Neil Armstrong’s 1969 lunar landing marked a pinnacle of US technological achievement, defining what many saw as the American century, but the next person to set foot on the moon will likely be Chinese.
As the United States has scaled back its manned space programme to cut costs — a move strongly criticized by Armstrong, who died on Saturday — Asian nations have aggressively expanded into space exploration.
China, Japan and India all have their own space programs. New Delhi, which envisages its first manned mission in 2016, recently unveiled ambitious plans to launch a space probe that would orbit Mars.
Japan participates in the International Space Station program and launched its first lunar probe in 2007. It is planning a follow-up that it hopes will find “organic substances or minerals containing water” on an asteroid.
But experts say that China, which as recently as the 1980s was focused solely on developing satellites, is the closest to landing an astronaut on the moon.
Beijing launched its manned space program in 1999 and has developed rapidly since, sending its first astronaut into space in 2003 and completing a space walk in 2008.
This year, it conducted its first manned space docking — the latest step towards setting up a space station — during a mission that included its first woman in space.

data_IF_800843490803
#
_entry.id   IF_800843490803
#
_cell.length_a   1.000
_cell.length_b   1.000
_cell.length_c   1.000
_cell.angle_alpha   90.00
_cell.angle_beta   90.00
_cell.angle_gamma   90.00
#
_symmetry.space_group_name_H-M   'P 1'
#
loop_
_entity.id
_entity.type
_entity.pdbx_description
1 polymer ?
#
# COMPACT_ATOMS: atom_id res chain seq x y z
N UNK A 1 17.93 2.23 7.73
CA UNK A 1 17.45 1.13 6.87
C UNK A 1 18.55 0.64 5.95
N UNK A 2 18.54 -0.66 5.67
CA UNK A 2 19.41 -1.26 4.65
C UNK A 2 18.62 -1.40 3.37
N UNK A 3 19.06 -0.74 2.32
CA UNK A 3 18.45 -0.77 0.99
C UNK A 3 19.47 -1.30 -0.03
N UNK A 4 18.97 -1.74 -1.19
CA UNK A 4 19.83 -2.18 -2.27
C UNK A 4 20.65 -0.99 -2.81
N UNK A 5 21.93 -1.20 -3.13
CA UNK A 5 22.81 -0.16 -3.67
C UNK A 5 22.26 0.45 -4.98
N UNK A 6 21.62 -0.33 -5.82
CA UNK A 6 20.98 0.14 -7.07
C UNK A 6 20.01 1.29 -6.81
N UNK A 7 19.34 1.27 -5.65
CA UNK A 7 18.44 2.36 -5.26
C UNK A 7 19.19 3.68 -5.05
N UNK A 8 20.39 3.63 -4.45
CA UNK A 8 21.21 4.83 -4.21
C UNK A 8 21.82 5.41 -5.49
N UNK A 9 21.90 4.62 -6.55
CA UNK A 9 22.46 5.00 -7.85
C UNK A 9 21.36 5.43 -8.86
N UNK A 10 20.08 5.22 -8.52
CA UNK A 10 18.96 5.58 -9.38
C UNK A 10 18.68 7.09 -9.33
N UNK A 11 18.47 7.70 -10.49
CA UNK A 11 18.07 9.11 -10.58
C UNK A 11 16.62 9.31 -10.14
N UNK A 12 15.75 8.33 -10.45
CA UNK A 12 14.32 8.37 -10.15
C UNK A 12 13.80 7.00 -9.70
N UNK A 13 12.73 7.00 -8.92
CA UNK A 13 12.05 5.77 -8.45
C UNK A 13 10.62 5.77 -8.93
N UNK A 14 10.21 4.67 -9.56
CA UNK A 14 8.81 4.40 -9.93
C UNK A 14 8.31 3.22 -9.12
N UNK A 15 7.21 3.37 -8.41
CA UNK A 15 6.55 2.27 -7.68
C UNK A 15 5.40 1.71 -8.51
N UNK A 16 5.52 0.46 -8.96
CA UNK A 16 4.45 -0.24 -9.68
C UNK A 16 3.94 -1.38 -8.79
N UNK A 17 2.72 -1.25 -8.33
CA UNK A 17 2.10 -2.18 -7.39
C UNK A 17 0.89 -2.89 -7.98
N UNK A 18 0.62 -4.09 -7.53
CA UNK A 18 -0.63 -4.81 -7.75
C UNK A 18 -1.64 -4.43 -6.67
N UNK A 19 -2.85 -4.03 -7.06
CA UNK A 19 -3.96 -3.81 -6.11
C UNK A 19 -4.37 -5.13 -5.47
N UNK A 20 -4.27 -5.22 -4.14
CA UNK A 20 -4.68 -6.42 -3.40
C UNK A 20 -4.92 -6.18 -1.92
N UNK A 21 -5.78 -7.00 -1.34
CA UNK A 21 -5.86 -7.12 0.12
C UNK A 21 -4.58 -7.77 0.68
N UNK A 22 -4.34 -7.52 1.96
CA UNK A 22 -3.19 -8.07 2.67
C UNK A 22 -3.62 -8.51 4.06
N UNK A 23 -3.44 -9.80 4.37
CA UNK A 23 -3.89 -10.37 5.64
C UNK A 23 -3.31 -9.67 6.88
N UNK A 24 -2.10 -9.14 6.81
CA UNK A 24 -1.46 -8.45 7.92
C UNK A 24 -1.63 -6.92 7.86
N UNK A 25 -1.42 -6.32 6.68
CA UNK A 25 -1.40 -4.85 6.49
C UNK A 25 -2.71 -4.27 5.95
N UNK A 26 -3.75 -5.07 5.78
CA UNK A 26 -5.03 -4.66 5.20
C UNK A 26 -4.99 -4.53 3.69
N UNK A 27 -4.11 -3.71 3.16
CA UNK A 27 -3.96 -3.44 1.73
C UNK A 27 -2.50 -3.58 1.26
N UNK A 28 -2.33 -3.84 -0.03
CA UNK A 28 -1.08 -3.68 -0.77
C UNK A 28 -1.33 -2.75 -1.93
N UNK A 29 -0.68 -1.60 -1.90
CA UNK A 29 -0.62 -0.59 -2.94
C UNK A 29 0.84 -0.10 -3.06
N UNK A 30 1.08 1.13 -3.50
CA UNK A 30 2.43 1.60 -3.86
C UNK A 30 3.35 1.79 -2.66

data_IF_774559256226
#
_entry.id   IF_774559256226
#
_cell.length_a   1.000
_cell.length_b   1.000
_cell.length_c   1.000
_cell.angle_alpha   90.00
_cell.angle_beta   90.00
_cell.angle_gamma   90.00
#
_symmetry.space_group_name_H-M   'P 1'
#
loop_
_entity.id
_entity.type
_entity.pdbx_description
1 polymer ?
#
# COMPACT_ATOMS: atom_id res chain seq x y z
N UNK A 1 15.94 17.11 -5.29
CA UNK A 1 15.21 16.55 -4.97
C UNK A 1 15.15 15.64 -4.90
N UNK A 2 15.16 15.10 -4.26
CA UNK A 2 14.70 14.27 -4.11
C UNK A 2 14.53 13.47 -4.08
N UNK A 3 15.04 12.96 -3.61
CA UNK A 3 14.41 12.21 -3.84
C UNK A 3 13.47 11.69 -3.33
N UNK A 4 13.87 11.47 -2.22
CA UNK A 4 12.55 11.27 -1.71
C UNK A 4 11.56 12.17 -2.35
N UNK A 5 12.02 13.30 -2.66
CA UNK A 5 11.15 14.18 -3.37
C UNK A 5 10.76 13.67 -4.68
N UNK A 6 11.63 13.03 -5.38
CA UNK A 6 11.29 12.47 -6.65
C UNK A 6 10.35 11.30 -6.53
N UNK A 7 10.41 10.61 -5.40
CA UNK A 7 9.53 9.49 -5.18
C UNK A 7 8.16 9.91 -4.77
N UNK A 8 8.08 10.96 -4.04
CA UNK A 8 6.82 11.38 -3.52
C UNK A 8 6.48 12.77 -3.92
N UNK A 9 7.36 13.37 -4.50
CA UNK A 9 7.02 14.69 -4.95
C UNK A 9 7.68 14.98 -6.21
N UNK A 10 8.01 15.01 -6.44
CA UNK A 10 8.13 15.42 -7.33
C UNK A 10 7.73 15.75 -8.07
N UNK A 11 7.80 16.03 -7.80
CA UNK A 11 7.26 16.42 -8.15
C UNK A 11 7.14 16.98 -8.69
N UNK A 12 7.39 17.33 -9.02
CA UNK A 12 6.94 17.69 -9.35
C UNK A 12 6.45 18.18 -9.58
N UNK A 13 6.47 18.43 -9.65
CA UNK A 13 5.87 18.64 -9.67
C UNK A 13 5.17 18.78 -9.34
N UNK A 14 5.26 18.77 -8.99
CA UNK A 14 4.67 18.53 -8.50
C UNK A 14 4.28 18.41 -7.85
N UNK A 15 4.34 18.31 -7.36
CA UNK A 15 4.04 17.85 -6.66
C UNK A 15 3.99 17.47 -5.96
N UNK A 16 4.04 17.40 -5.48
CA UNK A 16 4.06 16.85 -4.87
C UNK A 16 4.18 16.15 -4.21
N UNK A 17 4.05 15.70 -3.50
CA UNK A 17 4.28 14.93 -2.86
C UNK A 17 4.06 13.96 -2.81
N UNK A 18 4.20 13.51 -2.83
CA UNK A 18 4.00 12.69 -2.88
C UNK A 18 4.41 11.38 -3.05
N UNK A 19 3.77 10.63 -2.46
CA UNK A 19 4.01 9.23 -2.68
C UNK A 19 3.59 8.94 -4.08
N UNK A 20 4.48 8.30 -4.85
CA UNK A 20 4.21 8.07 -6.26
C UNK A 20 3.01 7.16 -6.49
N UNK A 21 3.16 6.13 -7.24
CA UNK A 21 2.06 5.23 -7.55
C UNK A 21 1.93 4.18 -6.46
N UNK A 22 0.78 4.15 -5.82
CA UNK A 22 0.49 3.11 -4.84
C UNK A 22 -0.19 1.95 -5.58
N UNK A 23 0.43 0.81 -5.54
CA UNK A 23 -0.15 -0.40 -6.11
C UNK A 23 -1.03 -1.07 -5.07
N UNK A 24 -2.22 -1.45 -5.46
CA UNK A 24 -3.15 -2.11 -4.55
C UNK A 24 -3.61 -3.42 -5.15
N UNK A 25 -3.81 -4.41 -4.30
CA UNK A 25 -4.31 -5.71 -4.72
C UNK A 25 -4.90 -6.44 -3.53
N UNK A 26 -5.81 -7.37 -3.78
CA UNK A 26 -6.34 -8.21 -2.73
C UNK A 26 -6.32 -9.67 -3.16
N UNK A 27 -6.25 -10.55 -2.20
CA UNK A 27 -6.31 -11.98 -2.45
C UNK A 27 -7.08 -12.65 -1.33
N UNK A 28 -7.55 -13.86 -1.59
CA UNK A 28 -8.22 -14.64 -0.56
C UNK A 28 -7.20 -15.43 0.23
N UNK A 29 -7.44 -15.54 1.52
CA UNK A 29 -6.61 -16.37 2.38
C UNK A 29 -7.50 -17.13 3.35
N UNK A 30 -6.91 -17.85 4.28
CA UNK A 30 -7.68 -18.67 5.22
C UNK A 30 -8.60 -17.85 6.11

In its last White Paper on space, China said it was working towards landing a man on the moon — a feat so far only achieved by the United States, most recently in 1972 — although it did not give a time frame.
It will attempt to land an exploratory craft on the moon for the first time in the second half of 2013 and transmit back a survey of the lunar surface.
China’s space program remains far behind that of the United States — as evidenced by the fact that the recent manual space docking trumpeted by Beijing was mastered by the United States in the 1960s.
US President Barack Obama said in 2010 he would drop the costly Constellation space program, killing off future moon exploration.
But the United States is developing a new rocket, and this month landed a rover the size of a car on Mars for a two-year mission to explore the Red Planet for signs it could support life.
Beijing has spent about 39 billion yuan (US$6.1 billion) on its manned space program since it began 20 years ago, state media have said.